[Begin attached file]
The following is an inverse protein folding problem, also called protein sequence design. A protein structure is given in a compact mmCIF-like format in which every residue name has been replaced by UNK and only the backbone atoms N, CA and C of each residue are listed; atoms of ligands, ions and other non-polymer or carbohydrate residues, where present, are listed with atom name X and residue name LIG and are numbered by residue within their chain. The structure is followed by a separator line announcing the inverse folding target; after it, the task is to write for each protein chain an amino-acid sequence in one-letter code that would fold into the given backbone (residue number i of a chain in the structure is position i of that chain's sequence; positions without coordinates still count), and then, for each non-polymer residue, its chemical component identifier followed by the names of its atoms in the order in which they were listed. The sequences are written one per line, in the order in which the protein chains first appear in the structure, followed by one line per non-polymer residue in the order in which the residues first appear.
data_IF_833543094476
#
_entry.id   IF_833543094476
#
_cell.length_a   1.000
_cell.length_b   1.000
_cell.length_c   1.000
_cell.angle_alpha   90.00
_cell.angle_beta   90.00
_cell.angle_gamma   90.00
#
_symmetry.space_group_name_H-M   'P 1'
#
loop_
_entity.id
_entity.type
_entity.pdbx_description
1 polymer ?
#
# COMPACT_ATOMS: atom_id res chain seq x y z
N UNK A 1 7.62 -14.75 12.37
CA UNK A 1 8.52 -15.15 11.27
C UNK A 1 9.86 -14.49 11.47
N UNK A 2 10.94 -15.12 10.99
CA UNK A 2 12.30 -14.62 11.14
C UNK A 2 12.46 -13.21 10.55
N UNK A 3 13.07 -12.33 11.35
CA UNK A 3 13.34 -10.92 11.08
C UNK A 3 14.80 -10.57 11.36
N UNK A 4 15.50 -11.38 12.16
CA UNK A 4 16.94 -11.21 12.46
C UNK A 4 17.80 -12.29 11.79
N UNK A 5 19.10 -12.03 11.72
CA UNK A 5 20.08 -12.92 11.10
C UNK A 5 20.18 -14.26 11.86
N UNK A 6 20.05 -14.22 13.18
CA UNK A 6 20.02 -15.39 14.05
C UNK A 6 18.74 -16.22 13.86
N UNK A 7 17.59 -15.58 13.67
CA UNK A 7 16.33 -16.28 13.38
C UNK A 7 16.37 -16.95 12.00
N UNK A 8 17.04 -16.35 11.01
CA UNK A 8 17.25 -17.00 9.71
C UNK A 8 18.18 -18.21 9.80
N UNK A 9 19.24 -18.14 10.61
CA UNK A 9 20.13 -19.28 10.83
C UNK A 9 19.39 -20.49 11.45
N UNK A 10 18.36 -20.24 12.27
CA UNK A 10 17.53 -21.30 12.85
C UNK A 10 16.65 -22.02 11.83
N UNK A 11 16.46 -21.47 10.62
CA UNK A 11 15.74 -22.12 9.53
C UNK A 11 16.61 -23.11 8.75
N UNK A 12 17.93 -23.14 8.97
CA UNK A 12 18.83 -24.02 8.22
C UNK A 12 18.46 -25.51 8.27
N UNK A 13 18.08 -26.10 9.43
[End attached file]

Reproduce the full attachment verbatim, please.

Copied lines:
The following is an inverse protein folding problem, also called protein sequence design. A protein structure is given in a compact mmCIF-like format in which every residue name has been replaced by UNK and only the backbone atoms N, CA and C of each residue are listed; atoms of ligands, ions and other non-polymer or carbohydrate residues, where present, are listed with atom name X and residue name LIG and are numbered by residue within their chain. The structure is followed by a separator line announcing the inverse folding target; after it, the task is to write for each protein chain an amino-acid sequence in one-letter code that would fold into the given backbone (residue number i of a chain in the structure is position i of that chain's sequence; positions without coordinates still count), and then, for each non-polymer residue, its chemical component identifier followed by the names of its atoms in the order in which they were listed. The sequences are written one per line, in the order in which the protein chains first appear in the structure, followed by one line per non-polymer residue in the order in which the residues first appear.
data_IF_833543094476
#
_entry.id   IF_833543094476
#
_cell.length_a   1.000
_cell.length_b   1.000
_cell.length_c   1.000
_cell.angle_alpha   90.00
_cell.angle_beta   90.00
_cell.angle_gamma   90.00
#
_symmetry.space_group_name_H-M   'P 1'
#
loop_
_entity.id
_entity.type
_entity.pdbx_description
1 polymer ?
#
# COMPACT_ATOMS: atom_id res chain seq x y z
N UNK A 1 7.62 -14.75 12.37
CA UNK A 1 8.52 -15.15 11.27
C UNK A 1 9.86 -14.49 11.47
N UNK A 2 10.94 -15.12 10.99
CA UNK A 2 12.30 -14.62 11.14
C UNK A 2 12.46 -13.21 10.55
N UNK A 3 13.07 -12.33 11.35
CA UNK A 3 13.34 -10.92 11.08
C UNK A 3 14.80 -10.57 11.36
N UNK A 4 15.50 -11.38 12.16
CA UNK A 4 16.94 -11.21 12.46
C UNK A 4 17.80 -12.29 11.79
N UNK A 5 19.10 -12.03 11.72
CA UNK A 5 20.08 -12.92 11.10
C UNK A 5 20.18 -14.26 11.86
N UNK A 6 20.05 -14.22 13.18
CA UNK A 6 20.02 -15.39 14.05
C UNK A 6 18.74 -16.22 13.86
N UNK A 7 17.59 -15.58 13.67
CA UNK A 7 16.33 -16.28 13.38
C UNK A 7 16.37 -16.95 12.00
N UNK A 8 17.04 -16.35 11.01
CA UNK A 8 17.25 -17.00 9.71
C UNK A 8 18.18 -18.21 9.80
N UNK A 9 19.24 -18.14 10.61
CA UNK A 9 20.13 -19.28 10.83
C UNK A 9 19.39 -20.49 11.45
N UNK A 10 18.36 -20.24 12.27
CA UNK A 10 17.53 -21.30 12.85
C UNK A 10 16.65 -22.02 11.83
N UNK A 11 16.46 -21.47 10.62
CA UNK A 11 15.74 -22.12 9.53
C UNK A 11 16.61 -23.11 8.75
N UNK A 12 17.93 -23.14 8.97
CA UNK A 12 18.83 -24.02 8.22
C UNK A 12 18.46 -25.51 8.27
N UNK A 13 18.08 -26.10 9.43